Trivia / Mommie Dearest

  • AFIS 100 Years 100 Heroes And Villains:
    • #41 Villain, Joan Crawford
  • AFIS 100 Years 100 Movie Quotes:
    • #72, "No wire hangers, ever!"
  • Creator Backlash: Faye Dunaway regrets having played Joan Crawford in the movie version and doesn't like to talk about it, either. Christina Crawford also regretted it being made.
  • Disowned Adaptation: Christina Crawford felt the film was awful too, saying "my mother didn't deserve that".
  • Genre-Killer: While the book spawned a slew of nasty tell-all "memoirs" by children of famous celebrity parents that continues to this day, this film seemed have killed the idea of turning those books into major motion pictures, save for a television movie every now and then.
  • Genre Popularizer: As mentioned, Christina Crawford's book started a slew of mean-spirited books written by children of famous actors about their parents' alleged abusive and loose behavior. Lampshaded in The Golden Girls, in a bookstore Sophia says she's going to go browse in the "Bitter children of celebrities" section.
  • Hey, It's That Place!: Christina's soap opera set is the Cunningham home from Happy Days.
  • Parody:
    • MAD Magazine referenced Mommie Dearest in their After the End satire of Who Framed Roger Rabbit from issue #284. With Roger's career already in decline, his daughter adds to his problems by publishing a tell-all book called "Bunny Dearest: A Hare-Raising Shocker".
    • Robin Williams also parodied this in one of his stand-up comedy routines that he called "Daddy Dearest", in which his hypothetical child berates his father's performance in the movie version of Popeye.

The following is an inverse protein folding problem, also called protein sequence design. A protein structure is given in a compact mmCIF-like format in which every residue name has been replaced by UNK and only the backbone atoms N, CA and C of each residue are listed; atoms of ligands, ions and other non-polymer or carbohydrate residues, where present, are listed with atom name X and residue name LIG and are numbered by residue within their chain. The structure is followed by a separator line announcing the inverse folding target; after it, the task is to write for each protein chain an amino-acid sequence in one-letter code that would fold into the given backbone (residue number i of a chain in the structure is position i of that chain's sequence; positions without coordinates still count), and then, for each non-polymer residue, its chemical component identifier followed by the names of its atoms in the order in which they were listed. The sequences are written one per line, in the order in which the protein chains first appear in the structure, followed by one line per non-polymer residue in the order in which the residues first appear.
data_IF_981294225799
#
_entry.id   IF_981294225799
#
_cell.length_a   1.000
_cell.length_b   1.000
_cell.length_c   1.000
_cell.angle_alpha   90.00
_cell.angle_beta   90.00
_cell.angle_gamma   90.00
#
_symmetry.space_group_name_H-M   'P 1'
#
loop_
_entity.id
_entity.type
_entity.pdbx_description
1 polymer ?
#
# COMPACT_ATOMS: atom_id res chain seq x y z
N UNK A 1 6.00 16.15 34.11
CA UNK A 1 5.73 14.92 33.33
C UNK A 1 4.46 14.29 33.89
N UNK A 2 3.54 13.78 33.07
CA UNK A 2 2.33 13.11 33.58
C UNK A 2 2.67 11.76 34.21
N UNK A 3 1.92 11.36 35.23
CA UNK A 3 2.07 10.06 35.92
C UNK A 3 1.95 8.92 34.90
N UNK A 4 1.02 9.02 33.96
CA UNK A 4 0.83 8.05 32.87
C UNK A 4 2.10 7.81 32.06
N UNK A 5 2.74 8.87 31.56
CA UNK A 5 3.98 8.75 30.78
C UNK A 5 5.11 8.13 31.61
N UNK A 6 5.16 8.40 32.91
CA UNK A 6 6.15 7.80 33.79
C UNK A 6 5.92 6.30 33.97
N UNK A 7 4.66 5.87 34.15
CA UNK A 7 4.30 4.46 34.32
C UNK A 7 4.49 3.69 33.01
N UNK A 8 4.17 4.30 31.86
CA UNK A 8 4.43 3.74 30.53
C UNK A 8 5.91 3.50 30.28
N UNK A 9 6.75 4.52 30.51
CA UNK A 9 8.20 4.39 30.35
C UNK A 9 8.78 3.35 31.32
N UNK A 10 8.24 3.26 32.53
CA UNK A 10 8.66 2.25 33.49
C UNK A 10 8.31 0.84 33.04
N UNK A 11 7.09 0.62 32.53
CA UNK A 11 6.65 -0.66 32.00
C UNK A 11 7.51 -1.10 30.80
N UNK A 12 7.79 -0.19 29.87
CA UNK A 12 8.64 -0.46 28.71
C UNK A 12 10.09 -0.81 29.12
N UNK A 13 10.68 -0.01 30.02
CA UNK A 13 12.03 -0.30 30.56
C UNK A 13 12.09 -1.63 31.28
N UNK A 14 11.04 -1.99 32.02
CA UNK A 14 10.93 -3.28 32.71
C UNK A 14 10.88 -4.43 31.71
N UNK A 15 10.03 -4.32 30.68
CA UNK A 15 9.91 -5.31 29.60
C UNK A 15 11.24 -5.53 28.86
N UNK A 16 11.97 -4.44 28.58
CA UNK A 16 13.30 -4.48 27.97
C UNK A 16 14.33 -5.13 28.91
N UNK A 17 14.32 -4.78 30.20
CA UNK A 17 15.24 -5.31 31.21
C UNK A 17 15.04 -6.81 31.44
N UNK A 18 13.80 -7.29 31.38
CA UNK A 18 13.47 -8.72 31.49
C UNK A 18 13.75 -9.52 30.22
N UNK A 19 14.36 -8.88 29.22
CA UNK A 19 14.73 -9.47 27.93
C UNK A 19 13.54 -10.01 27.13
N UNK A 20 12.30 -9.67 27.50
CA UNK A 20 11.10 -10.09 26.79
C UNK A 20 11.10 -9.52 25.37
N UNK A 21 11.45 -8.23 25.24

• Meta Casting: In an interview in the 1970s, Joan Crawford had said that only Faye Dunaway was among the current crop of actors who "had what it takes" to really become a star. So Joan was played by Faye Dunaway in the movie.
  • Parody Retcon: The movie started being advertised as a parody a few weeks after its release. Posters were changed to read, "Meet the biggest MOTHER of them all!"
  • Star-Derailing Role:
    • Faye Dunaway, considering nobody could take her seriously after this role.
    • In a roundabout sort of way, Joan Crawford herself, who died years before the film came out. Nowadays, more people associate her with this campy movie about how she abused her daughter then the films that made her famous.
  • Truth in Television: Some modern audiences are confused at the film where Christina's soap opera seems to be both performed live and being recorded at the same time. This was a technique called "live tape" where television shows were performed as if live, including timed pauses for commercial breaks, but recorded for later broadcast.
  • What Could Have Been:
    • Faye Dunaway talks about a scene between Joan and the young Christina on the beach, where they would have a heart-to-heart. It would explain some of Joan's erratic behaviour and serve to humanise her a little. Dunaway was shocked that such an emotional scene was shot so early in production, and took that as a warning sign that the filmmakers' priorities weren't in the right place. The scene ended up cut.
    • There was a long sequence filmed, where Christina runs away from home and Joan goes out looking for her in the car.
    • Anne Bancroft had been cast as Joan initially, but left the project after the screenplay was completed. She viewed the film as a "hatchet-job", many other actresses having turned down the part for it being too unsympathetic towards Joan.
    • Franco Zeffirelli intended to direct the film, but had a vision of Joan Crawford as a glamorous Hollywood martyr. Christina Crawford disliked this and thus it didn't happen.
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